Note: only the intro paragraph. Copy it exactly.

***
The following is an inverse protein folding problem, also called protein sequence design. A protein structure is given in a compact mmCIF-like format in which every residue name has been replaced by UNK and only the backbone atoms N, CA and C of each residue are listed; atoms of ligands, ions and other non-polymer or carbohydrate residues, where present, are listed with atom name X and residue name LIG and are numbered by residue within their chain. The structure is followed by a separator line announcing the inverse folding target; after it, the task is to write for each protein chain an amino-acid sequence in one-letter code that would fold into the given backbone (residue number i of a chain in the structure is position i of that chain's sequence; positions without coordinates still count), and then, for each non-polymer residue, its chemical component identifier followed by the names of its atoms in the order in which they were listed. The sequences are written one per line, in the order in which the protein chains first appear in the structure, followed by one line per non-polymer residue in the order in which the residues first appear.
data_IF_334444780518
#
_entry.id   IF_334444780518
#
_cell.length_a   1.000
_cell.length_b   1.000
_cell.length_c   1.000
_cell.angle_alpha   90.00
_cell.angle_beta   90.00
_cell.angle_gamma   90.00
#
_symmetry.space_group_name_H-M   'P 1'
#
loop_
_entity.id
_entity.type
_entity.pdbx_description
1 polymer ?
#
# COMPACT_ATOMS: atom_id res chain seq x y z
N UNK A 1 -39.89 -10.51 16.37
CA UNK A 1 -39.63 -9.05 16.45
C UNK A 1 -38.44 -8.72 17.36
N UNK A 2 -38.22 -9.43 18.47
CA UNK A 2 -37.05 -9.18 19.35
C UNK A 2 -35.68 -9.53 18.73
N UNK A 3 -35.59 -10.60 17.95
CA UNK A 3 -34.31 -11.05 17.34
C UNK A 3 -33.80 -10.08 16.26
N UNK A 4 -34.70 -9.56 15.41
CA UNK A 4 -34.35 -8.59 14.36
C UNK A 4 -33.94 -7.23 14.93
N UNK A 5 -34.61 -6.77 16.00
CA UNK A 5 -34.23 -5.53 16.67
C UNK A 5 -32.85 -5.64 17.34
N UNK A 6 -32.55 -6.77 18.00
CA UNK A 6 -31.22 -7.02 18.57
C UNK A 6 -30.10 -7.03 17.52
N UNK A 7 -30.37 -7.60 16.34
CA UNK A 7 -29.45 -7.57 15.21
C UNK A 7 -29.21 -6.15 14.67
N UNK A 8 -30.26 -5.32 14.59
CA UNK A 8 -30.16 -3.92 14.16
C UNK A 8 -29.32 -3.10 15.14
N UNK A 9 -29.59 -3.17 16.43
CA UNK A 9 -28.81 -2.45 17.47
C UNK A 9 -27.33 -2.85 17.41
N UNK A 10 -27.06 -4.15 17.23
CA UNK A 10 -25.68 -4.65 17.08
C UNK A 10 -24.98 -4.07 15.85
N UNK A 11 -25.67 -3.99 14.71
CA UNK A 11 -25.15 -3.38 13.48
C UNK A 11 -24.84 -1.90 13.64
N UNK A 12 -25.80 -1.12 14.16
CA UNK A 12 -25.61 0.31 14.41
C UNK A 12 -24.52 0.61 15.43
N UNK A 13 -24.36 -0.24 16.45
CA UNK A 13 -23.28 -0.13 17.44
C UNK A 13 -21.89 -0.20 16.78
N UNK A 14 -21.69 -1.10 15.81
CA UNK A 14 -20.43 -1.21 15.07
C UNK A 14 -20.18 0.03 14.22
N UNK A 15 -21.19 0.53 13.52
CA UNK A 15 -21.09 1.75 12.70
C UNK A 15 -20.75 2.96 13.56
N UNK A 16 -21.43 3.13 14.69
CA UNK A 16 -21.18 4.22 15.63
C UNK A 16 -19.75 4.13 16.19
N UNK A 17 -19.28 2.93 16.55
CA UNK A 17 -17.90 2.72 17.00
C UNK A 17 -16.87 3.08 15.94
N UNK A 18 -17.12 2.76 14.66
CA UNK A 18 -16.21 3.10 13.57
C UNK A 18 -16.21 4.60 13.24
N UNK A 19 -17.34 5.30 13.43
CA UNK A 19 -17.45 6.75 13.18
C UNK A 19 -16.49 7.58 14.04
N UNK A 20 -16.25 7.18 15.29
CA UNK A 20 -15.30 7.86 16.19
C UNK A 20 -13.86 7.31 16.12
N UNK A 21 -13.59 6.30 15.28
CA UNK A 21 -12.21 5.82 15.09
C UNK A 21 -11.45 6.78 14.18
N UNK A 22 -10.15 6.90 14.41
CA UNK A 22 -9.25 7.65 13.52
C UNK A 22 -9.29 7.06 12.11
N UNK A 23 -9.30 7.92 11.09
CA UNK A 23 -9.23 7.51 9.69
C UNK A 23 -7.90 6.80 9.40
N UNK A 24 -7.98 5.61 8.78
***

The following is an inverse protein folding problem, also called protein sequence design. A protein structure is given in a compact mmCIF-like format in which every residue name has been replaced by UNK and only the backbone atoms N, CA and C of each residue are listed; atoms of ligands, ions and other non-polymer or carbohydrate residues, where present, are listed with atom name X and residue name LIG and are numbered by residue within their chain. The structure is followed by a separator line announcing the inverse folding target; after it, the task is to write for each protein chain an amino-acid sequence in one-letter code that would fold into the given backbone (residue number i of a chain in the structure is position i of that chain's sequence; positions without coordinates still count), and then, for each non-polymer residue, its chemical component identifier followed by the names of its atoms in the order in which they were listed. The sequences are written one per line, in the order in which the protein chains first appear in the structure, followed by one line per non-polymer residue in the order in which the residues first appear.